What is the difference between Notice of Compliance with Conditions and Priority Review?



These two processes apply to drugs used to treat conditions that are serious, life-threatening or for a severely debilitating disease (such as Alzheimer’s disease, cancer, AIDS, or Parkinson’s Disease).

Priority Review (PR) applies to drugs that shows substantial evidence of clinical effectiveness at the end of the clinical trial phases, that is, once the clinical development is completed. The total review timeline is reduced from 355 days to 215 days.

On the other hand, the Notice of Compliance with condition (NOC/c) applies to drugs with promising evidence of clinical effectiveness throughout the clinical trial phases. In summary, the NOC/c can be granted with less clinical data than usually expected, that is with Phase II study results or interim reports of Phase III studies. Approval would be granted to a manufacturer to market and sell that drug in Canada with the condition that the manufacturer execute additional studies to confirm the drug’s benefit and safety.  The total review timeline is reduced from 355 days to 235 days.

The condition needs to be agreed to with Health Canada. Some of the conditions of the NOC/c may include a requirement to closely monitor the drug for safety and adverse reactions and to provide HPFB with regular updates. Once the conditions are met, the designation of “with condition” is removed from the NOC.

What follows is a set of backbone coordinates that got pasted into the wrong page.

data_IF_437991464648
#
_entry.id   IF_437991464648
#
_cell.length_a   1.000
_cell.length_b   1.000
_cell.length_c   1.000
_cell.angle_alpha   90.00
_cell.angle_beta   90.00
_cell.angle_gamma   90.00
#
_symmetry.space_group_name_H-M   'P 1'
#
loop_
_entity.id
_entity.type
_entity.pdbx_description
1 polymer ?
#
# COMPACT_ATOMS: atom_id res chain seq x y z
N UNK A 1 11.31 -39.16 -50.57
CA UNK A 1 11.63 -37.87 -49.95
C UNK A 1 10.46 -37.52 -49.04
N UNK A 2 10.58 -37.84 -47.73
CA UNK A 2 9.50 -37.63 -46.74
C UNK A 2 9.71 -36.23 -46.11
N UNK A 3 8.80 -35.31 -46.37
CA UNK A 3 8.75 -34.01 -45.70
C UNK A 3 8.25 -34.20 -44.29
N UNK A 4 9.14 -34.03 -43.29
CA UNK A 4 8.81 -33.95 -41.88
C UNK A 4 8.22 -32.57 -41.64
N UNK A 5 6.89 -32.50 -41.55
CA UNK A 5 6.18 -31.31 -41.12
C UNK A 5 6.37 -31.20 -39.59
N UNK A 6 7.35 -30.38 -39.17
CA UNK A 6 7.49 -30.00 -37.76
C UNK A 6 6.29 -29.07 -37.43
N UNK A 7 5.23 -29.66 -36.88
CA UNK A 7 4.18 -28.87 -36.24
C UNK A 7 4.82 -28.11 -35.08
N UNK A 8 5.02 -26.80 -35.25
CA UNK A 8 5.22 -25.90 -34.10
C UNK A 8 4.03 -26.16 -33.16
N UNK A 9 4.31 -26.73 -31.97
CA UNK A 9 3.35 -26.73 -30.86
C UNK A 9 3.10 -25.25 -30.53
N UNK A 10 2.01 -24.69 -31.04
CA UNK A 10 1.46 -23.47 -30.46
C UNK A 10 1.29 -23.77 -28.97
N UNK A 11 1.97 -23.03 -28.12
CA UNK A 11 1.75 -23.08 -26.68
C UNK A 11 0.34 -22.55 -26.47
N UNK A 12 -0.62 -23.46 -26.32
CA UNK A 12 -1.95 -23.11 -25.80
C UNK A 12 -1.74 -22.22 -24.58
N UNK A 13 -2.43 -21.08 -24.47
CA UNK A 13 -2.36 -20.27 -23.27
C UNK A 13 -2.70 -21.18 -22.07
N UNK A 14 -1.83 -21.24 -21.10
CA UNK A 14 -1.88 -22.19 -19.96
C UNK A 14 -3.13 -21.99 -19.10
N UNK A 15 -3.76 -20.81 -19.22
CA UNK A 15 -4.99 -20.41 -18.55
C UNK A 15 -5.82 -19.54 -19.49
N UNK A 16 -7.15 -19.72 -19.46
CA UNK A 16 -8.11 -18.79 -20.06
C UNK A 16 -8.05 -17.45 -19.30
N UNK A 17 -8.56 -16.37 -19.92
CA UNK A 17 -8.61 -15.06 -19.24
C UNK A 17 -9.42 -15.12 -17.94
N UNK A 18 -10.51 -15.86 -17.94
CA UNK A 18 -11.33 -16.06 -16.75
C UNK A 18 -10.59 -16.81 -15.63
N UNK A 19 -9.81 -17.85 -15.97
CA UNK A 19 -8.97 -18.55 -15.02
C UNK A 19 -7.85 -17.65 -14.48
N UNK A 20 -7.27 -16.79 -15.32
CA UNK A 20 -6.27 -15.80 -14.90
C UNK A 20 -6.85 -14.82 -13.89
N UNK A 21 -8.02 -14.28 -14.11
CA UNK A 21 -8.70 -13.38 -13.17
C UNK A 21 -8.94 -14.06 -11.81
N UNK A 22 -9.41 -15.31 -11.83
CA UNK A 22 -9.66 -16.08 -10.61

To be considered for PR or NOC/c, the drug considered need to meet specific Health Canada criteria, that can be summarized as follows:

  • Offer effective treatment, prevention or diagnosis of a disease or condition for which no drug is available in Canada; or
  • Offer an improved benefit/risk profile over existing therapies, preventatives or diagnostic agents for a disease or condition, not adequately managed by a drug marketed in Canada.

Again, discussing with a Canadian regulatory expert in the early drug development stages can be an advantage for early input to establish the ideal regulatory strategy, as well as to help navigate through the requirements that are specific to Canada, while keeping in mind the global market strategy.


For questions about the Canadian Drug Review & Regulatory approval process that is not covered in this section, please go ahead and contact us directly.